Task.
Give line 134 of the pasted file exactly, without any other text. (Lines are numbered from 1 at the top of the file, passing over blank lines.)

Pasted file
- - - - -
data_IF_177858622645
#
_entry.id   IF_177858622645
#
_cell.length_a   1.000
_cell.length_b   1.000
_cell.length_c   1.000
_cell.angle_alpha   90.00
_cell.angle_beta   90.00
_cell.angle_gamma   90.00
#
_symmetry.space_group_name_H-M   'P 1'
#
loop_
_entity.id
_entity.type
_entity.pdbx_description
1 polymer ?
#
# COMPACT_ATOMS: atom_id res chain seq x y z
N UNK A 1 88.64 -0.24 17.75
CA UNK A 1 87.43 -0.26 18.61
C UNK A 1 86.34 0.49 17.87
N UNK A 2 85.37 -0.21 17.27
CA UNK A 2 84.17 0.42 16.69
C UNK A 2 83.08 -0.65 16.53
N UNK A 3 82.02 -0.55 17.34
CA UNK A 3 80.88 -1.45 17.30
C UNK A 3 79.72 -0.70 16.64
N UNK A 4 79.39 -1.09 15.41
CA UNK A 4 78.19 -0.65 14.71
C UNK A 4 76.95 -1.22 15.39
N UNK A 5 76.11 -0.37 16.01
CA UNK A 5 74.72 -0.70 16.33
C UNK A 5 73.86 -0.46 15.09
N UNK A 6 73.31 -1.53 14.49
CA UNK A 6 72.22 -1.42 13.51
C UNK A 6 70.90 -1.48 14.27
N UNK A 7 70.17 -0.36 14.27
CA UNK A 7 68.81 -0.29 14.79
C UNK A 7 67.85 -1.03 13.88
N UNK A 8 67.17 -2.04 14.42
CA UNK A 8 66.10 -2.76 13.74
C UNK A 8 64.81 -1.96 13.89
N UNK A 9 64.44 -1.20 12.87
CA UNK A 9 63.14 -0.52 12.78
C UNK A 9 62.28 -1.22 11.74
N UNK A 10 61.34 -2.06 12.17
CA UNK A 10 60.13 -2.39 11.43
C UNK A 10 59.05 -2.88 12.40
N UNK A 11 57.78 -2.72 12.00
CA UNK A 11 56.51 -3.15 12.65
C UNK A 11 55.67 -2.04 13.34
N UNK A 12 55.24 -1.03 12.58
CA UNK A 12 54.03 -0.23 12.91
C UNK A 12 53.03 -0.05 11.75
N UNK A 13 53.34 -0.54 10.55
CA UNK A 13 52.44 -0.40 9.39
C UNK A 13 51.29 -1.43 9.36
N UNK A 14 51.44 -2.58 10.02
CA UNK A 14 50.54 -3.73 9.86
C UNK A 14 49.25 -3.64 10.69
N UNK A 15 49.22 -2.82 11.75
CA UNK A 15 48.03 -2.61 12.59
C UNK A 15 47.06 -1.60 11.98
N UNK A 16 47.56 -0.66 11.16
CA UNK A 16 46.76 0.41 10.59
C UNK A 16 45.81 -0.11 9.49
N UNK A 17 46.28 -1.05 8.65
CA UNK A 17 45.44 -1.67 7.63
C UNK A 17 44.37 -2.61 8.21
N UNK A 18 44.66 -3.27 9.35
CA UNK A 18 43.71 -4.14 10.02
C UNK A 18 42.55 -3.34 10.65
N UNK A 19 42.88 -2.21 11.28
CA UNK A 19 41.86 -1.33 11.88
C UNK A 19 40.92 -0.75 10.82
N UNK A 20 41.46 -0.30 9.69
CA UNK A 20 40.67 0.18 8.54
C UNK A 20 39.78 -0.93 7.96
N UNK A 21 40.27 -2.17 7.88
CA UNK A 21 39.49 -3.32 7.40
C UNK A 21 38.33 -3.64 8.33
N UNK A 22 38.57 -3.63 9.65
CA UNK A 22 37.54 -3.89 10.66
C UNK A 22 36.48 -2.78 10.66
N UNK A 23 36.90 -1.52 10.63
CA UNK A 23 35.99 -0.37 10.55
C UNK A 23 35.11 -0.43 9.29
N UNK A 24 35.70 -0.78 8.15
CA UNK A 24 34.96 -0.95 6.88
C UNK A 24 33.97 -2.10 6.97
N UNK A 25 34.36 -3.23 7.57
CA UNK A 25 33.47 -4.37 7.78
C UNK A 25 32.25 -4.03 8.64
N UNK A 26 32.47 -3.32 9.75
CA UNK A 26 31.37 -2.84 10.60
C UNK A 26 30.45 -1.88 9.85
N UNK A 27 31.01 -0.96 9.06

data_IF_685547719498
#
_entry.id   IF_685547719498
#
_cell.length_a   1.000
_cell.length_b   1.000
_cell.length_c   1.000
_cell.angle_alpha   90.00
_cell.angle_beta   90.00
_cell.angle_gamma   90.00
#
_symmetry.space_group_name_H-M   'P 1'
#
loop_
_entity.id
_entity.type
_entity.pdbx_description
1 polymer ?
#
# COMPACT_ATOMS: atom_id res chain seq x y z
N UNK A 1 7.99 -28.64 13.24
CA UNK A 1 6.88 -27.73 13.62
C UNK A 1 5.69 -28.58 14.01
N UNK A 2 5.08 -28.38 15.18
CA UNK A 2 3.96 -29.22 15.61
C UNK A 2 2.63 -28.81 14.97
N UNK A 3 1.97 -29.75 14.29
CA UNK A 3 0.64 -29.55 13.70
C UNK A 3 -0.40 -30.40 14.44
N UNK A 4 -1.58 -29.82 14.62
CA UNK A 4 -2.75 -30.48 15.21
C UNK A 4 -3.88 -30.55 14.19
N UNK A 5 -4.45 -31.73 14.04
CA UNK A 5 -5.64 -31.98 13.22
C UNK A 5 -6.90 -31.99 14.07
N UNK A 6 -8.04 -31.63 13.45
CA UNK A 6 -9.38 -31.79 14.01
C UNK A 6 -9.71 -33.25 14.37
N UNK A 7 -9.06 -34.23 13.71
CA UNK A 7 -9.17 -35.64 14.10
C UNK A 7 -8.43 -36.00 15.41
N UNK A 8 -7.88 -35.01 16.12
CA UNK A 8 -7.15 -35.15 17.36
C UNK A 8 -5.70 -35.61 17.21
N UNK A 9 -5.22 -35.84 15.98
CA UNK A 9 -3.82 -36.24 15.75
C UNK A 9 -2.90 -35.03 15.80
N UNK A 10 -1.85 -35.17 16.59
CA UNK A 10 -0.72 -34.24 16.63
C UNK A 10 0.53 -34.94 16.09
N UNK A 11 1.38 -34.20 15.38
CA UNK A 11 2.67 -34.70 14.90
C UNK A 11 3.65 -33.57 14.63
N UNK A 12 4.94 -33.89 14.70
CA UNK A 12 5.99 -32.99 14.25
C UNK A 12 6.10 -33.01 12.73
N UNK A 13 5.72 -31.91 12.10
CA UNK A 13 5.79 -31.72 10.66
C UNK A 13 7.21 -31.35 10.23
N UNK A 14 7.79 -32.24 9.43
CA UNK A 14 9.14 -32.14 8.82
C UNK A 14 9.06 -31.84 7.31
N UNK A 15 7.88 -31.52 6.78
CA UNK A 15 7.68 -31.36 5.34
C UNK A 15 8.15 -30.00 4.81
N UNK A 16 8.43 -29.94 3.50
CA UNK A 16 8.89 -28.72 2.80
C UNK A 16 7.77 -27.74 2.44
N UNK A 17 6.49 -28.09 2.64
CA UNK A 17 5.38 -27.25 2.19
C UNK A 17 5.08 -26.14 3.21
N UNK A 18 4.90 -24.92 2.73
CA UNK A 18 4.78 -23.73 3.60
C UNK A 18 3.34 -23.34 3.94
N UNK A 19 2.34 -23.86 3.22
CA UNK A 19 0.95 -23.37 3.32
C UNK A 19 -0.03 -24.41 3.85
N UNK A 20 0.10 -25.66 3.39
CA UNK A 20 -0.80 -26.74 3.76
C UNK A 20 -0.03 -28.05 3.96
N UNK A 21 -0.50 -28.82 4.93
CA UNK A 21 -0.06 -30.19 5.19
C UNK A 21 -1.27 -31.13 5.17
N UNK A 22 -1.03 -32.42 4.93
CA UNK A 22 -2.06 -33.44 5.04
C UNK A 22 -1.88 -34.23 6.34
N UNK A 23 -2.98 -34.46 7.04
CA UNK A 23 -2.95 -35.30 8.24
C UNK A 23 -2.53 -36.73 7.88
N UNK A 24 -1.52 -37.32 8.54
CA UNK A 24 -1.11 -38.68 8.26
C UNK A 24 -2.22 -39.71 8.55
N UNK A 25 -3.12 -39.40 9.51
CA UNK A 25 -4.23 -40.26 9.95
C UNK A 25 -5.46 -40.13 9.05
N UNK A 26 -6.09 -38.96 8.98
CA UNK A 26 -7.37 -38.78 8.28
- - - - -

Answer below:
C UNK A 5 -6.90 -31.99 14.07